By Michael Millar
Date: Tuesday 26 Jun 2012
Analysts said they were confident that more quantitative easing (QE) was on the way in July after Bank of England policy makers gave downbeat evidence to MPs this morning.
Governor Mervyn King told the Treasury Select Committee that the outlook for the UK economy had worsened recently, driven by the crisis gripping the eurozone.
"In the last six weeks...I am very struck by how much has changed since we produced our May Inflation Report," King told the Committee.
"I am particularly concerned because for over two years now we have seen the situation in the euro area get worse and the problem being pushed down the road," he said.
King added that he thought the UK "was not halfway through" its financial problems, saying it was "a deep crisis with enormous challenges".
He confirmed the Bank would be prepared to cut the interest rate further if "that turns out to be necessary".
"What is making our task extremely difficult is that we find it very hard to judge what will be the pressure on inflation two or three years down the road," he said.
"There is just enormous uncertainty out there, I have no idea what is going to happen in the euro area."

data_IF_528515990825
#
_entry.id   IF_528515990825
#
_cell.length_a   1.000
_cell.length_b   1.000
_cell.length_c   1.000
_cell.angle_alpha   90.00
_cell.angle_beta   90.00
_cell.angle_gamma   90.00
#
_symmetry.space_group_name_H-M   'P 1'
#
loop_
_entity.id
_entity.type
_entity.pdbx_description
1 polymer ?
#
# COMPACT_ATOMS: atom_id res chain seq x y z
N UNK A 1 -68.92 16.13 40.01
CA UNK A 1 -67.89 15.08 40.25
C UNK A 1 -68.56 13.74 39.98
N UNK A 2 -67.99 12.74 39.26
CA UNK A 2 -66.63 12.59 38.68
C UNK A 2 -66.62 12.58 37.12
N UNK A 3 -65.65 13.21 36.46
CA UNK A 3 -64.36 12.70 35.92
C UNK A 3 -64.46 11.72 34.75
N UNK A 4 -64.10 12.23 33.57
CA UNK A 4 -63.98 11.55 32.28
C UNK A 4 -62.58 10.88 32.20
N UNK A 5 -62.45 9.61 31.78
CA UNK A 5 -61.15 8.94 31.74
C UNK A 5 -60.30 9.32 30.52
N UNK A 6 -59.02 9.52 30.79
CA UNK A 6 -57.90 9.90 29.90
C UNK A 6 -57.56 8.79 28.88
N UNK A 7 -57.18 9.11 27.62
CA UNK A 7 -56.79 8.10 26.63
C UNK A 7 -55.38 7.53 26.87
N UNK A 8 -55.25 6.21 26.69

However, fellow Monetary Policy Committee member David Miles said that because of the effects on lenders' margins he was unsure whether a cut would be a positive step.
Dr Howard Archer, Chief UK Economist at IHS, said the comments would fan belief that the Bank of England is likely to pull the QE lever again in July.
He said he expected a £50bn increase to take the stock up of assets purchased under the scheme up to £375bn.
At their June meeting policy makers voted 5-4 against more QE, with the Governor in favour of boosting the programme by £50bn.
The Bank of England hopes the recently announced "funding for lending" scheme could provide a powerful boost to the flow of credit.
Under the plan banks will receive credit but only if they promise to lend it on, something the Governor told MPs would provide a "significant financial incentive" to banks to expand lending to households and businesses.
He said the details would be finalised shortly, but that the scheme would have to be run past the European Commission to ensure there were no issues relating to the provision of state aid.
Spencer Dale, another of the Bank's policy makers who was up in front of the MPs, said said he hoped that stronger lending would not only increase aggregate demand but would also improve the economy's supply capacity by encouraging investment.
or share it with one of these popular networks:
You are here: news